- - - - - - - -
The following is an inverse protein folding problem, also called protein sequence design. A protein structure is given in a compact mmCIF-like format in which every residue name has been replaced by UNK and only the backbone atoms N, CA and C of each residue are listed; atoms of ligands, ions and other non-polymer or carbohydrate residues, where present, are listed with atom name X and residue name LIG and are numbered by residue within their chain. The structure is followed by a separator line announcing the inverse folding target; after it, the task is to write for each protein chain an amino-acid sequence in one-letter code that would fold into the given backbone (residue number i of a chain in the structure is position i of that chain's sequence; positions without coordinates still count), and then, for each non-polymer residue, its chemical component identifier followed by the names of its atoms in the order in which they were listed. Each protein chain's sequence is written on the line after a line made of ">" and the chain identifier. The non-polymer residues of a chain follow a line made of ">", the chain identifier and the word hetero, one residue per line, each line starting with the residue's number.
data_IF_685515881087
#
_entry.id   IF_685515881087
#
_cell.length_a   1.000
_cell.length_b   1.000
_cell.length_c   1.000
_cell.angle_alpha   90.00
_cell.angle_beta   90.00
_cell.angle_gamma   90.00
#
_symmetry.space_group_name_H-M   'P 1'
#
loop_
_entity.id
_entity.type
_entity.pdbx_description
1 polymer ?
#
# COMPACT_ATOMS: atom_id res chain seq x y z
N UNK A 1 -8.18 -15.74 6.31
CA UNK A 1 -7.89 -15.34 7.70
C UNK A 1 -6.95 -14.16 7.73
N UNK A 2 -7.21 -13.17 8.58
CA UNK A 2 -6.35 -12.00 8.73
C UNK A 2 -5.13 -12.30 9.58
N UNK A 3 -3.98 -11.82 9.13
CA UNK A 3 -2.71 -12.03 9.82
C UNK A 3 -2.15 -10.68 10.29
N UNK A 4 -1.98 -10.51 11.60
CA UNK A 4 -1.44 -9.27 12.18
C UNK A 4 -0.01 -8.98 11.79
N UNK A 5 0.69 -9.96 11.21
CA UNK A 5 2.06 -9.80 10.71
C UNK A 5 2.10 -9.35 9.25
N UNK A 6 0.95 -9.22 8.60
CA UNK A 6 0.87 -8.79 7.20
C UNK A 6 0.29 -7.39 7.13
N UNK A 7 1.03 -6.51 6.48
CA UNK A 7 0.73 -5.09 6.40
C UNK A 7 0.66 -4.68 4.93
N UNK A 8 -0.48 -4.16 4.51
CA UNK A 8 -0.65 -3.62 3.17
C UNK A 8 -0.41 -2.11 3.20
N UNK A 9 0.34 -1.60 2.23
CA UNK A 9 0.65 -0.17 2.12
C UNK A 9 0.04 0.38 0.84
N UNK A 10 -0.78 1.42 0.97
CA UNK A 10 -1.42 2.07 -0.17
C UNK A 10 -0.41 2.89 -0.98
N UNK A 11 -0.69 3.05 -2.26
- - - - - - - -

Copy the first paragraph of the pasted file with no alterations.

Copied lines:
The following is an inverse protein folding problem, also called protein sequence design. A protein structure is given in a compact mmCIF-like format in which every residue name has been replaced by UNK and only the backbone atoms N, CA and C of each residue are listed; atoms of ligands, ions and other non-polymer or carbohydrate residues, where present, are listed with atom name X and residue name LIG and are numbered by residue within their chain. The structure is followed by a separator line announcing the inverse folding target; after it, the task is to write for each protein chain an amino-acid sequence in one-letter code that would fold into the given backbone (residue number i of a chain in the structure is position i of that chain's sequence; positions without coordinates still count), and then, for each non-polymer residue, its chemical component identifier followed by the names of its atoms in the order in which they were listed. Each protein chain's sequence is written on the line after a line made of ">" and the chain identifier. The non-polymer residues of a chain follow a line made of ">", the chain identifier and the word hetero, one residue per line, each line starting with the residue's number.